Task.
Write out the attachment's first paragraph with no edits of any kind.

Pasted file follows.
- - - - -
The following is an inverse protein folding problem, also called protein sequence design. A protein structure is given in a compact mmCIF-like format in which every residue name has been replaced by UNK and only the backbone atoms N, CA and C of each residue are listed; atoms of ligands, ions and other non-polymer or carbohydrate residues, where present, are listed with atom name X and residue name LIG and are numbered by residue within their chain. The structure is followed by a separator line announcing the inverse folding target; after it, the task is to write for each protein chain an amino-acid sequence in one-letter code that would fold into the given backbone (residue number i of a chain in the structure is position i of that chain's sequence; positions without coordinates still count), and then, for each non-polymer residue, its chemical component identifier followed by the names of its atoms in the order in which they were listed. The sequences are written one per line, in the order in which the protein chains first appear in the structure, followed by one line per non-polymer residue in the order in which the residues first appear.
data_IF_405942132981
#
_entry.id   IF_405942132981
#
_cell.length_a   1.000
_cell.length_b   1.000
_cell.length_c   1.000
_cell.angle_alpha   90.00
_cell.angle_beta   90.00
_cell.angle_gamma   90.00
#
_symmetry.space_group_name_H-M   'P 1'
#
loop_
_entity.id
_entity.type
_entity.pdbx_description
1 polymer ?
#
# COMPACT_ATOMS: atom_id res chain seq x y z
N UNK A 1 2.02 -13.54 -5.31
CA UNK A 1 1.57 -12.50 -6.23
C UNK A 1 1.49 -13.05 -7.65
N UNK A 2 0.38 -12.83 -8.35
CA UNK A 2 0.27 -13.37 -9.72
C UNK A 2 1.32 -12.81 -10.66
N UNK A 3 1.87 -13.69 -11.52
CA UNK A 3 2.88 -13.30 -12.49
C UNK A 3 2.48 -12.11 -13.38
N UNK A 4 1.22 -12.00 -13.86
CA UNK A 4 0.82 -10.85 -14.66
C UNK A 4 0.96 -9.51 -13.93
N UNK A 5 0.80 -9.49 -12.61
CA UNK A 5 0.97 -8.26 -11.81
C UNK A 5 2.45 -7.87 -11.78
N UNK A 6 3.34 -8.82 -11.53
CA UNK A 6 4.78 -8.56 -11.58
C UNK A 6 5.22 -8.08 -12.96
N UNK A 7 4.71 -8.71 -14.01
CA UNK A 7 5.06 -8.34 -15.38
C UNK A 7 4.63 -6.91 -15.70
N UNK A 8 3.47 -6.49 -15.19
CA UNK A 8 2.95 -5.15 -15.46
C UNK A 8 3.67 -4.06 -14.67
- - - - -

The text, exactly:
The following is an inverse protein folding problem, also called protein sequence design. A protein structure is given in a compact mmCIF-like format in which every residue name has been replaced by UNK and only the backbone atoms N, CA and C of each residue are listed; atoms of ligands, ions and other non-polymer or carbohydrate residues, where present, are listed with atom name X and residue name LIG and are numbered by residue within their chain. The structure is followed by a separator line announcing the inverse folding target; after it, the task is to write for each protein chain an amino-acid sequence in one-letter code that would fold into the given backbone (residue number i of a chain in the structure is position i of that chain's sequence; positions without coordinates still count), and then, for each non-polymer residue, its chemical component identifier followed by the names of its atoms in the order in which they were listed. The sequences are written one per line, in the order in which the protein chains first appear in the structure, followed by one line per non-polymer residue in the order in which the residues first appear.